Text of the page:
I’ve read the first half of Harold Bloom’s Jesus and Yahweh: The Names Divine, his meditation on the figure of Jesus, and found him at his incisive, dyspeptic best in his critique of what he finds in the New Testament that’s not Jesus:
For Paul, the Resurrection, or Christ event, proclaimed the death of Torah: since the end of all existence was very near, moral law became irrelevant. Two thousand years after Paul, it is a little bewildering to absorb what cannot be termed a mere delay in finalities.
…I am not impressed when scholars argue that James and Paul subtly can be reconciled. Martin Luther’s anti-Semitic diatribe against James counts far more: he reacted with fury to the Epistle’s “a man is justified by works and not by faith alone” (2:24), a manifest repudiation of Paul’s “a man is justified by faith and not by works” (Romans 3:28).
However one judges the New Testament, whether as literature or as spirituality, it is historically the most totally successful makeover ever accomplished. Since Christians worldwide now outnumber Jews by more than a thousand to one, you could assert (if you wished) that the New Testament rescued the Hebrew Bible, but you would be mistaken. Christians have saved their Old Testament…
…about a third of the New Testament is Pauline. Between his priority, his centrality to the text, and his reinvention of much of Christianity, Paul is its crucial founder. Yeshua of Nazareth, who died still trusting in the Covenant with Yahweh, cannot be regarded as the inaugurator of a new faith.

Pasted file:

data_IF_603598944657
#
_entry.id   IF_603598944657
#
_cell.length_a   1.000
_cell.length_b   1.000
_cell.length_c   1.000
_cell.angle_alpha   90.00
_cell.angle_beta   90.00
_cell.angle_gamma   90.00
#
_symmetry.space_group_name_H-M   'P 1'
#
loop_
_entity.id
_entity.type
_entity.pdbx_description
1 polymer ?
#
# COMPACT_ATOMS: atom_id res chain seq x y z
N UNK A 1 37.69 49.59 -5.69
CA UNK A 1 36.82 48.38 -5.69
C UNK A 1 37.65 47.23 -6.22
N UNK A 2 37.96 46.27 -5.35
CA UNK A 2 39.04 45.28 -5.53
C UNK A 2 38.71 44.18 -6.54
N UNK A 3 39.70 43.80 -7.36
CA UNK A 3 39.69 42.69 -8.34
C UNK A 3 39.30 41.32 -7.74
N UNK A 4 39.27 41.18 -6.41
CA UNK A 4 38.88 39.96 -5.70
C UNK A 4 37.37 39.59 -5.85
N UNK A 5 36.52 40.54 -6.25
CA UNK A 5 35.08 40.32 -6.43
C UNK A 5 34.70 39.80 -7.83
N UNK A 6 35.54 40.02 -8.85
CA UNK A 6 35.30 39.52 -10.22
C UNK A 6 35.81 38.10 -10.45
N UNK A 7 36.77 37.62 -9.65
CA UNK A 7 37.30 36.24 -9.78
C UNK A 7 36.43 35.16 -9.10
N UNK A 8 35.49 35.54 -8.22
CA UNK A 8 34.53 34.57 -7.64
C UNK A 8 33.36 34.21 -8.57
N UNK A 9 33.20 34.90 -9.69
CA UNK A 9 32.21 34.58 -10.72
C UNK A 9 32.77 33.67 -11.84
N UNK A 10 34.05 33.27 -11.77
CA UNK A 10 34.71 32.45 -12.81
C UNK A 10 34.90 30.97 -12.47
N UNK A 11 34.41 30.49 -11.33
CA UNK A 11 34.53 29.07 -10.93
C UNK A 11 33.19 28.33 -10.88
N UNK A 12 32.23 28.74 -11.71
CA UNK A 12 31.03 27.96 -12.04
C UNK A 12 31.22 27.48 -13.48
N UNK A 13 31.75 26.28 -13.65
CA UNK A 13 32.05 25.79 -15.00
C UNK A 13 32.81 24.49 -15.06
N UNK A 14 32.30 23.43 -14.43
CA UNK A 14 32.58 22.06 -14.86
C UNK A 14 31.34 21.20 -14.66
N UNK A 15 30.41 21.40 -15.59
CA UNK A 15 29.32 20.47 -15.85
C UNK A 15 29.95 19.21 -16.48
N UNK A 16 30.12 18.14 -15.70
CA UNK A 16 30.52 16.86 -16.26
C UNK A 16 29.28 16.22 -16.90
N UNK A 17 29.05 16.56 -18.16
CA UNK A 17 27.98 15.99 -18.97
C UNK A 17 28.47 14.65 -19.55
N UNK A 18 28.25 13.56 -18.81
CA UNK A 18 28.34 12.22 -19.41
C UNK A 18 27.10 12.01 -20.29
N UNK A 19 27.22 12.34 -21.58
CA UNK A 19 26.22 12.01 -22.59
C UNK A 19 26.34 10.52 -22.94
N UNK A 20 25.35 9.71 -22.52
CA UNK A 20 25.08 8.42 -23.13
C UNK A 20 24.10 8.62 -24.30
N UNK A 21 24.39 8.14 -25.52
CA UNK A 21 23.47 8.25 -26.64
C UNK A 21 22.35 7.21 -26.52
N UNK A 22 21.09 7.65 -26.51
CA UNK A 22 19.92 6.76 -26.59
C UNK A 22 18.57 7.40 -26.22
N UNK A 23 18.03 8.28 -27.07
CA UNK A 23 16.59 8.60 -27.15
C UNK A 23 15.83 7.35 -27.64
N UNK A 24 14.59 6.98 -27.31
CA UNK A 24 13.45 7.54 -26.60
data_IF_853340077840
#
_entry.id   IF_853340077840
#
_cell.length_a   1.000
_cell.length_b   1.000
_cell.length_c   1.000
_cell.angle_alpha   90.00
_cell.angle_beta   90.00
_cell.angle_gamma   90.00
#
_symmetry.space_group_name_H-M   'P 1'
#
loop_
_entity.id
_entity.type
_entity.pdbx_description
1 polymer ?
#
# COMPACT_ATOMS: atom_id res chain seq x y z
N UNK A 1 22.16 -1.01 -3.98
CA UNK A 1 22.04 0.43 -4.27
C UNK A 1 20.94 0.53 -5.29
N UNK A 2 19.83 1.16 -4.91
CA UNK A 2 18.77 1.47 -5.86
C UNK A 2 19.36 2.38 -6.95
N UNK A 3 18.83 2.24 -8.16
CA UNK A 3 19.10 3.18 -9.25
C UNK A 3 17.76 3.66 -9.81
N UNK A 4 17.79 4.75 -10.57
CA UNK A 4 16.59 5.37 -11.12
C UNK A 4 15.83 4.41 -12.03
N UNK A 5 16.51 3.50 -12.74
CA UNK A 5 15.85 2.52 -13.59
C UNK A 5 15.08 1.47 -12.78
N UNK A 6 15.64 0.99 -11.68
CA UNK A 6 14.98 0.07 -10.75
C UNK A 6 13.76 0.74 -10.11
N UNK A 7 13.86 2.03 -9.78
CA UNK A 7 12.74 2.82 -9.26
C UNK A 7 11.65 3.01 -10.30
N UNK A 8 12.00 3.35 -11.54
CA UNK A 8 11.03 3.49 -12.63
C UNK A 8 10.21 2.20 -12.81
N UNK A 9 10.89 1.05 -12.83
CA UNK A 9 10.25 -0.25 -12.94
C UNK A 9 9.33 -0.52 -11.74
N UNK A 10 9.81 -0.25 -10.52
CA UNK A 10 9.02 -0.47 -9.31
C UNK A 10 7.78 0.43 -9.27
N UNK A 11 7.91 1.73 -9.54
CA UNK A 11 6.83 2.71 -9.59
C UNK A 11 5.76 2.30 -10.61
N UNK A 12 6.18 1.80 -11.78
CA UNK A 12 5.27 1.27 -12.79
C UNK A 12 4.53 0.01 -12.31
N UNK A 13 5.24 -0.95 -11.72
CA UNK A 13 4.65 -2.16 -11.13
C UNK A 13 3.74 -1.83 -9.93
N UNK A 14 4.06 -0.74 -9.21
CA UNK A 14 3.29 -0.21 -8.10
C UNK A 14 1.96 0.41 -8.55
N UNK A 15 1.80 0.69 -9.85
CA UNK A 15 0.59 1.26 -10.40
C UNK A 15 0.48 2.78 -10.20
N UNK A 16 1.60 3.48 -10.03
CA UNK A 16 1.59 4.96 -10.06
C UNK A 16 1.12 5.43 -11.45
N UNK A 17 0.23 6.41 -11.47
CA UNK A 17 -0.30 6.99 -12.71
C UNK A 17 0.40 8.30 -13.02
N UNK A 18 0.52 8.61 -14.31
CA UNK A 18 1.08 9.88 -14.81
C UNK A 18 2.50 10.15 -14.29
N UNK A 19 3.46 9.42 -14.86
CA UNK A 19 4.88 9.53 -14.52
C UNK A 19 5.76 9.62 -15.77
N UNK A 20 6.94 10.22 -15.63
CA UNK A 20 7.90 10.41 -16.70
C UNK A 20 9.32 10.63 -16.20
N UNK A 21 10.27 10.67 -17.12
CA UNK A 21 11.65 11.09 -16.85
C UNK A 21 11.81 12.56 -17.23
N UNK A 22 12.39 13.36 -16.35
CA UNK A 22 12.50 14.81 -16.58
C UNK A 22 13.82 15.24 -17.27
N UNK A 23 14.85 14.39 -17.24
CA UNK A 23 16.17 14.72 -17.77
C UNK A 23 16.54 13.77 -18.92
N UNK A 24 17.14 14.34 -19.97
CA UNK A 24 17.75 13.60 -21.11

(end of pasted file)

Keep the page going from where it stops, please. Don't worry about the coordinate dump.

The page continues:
Can anyone like Paul? Only my dedicatee, Donald Akenson, shows a wry affection for the Apostle in Saint Saul (2000), pointing out accurately that Jesus Christ, in the Gospels, has become a divinity, while Paul “is a jagged, flawed, and therefore totally convincing human being.” …George Bernard Shaw compared Paul to Karl Marx, finding in each a fantastic builder of error that exiled all moral responsibility. That seems about right to me.
Yahweh and Israel, Paul implies, will work out the Chosen People’s Redemption. Did Paul, who must have died still expecting Christ’s return, really believe that Israel would accept Christ at that moment? I have no answer, except that Paul’s Messiah certainly has little in common with what the Jews expected, since they awaited a victorious warrior. But then his Christ also has not much in common with Yeshua of Nazareth, in any of his Gospel versions, even in John. Paul’s delusion (what else could you call it?) is that he lives in the End Time.